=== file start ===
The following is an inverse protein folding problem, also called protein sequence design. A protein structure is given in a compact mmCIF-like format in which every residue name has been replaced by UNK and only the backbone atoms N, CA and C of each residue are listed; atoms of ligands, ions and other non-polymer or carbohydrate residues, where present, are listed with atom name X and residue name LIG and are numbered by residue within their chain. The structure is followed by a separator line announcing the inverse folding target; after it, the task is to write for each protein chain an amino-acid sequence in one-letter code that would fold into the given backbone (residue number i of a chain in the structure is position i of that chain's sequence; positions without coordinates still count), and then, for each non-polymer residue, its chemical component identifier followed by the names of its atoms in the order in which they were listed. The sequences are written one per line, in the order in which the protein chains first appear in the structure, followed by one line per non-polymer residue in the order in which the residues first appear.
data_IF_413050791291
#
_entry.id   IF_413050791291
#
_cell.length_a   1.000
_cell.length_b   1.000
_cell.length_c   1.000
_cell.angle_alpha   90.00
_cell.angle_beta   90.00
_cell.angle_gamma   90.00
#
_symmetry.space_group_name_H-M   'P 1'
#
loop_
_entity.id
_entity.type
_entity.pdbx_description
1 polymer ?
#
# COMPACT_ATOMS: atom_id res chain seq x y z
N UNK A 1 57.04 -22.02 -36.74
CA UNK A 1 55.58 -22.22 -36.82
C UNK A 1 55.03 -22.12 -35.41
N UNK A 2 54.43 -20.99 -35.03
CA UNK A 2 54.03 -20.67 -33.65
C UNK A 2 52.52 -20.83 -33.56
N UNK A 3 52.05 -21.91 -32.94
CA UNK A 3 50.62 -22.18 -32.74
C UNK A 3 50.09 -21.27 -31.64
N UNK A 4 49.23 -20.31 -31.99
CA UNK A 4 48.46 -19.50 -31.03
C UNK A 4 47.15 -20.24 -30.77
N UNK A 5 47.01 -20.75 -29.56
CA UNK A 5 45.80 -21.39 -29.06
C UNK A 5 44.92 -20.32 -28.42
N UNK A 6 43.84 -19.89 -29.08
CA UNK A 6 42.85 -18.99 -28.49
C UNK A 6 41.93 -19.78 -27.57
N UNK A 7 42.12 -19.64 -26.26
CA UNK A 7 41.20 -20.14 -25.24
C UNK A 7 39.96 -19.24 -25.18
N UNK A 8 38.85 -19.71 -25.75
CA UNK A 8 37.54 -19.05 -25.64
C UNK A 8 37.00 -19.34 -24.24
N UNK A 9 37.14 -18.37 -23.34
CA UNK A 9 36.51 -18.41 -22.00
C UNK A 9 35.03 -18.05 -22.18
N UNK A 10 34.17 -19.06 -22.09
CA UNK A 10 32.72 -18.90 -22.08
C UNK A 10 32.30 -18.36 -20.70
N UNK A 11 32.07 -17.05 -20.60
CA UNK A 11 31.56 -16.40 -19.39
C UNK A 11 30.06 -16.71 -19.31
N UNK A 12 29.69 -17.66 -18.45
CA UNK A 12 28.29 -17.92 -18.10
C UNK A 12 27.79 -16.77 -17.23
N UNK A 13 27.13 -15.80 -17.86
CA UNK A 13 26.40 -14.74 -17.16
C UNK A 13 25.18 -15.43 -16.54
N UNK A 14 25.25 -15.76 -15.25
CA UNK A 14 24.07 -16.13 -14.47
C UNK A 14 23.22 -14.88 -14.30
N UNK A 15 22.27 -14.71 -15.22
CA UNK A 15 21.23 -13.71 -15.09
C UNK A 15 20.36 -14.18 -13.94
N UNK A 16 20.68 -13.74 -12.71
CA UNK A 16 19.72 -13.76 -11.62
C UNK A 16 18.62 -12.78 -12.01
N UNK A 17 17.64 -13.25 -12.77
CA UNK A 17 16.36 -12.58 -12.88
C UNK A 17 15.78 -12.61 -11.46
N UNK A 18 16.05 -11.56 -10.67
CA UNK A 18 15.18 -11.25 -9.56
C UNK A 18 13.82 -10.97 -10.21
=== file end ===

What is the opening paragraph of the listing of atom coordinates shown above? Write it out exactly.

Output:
The following is an inverse protein folding problem, also called protein sequence design. A protein structure is given in a compact mmCIF-like format in which every residue name has been replaced by UNK and only the backbone atoms N, CA and C of each residue are listed; atoms of ligands, ions and other non-polymer or carbohydrate residues, where present, are listed with atom name X and residue name LIG and are numbered by residue within their chain. The structure is followed by a separator line announcing the inverse folding target; after it, the task is to write for each protein chain an amino-acid sequence in one-letter code that would fold into the given backbone (residue number i of a chain in the structure is position i of that chain's sequence; positions without coordinates still count), and then, for each non-polymer residue, its chemical component identifier followed by the names of its atoms in the order in which they were listed. The sequences are written one per line, in the order in which the protein chains first appear in the structure, followed by one line per non-polymer residue in the order in which the residues first appear.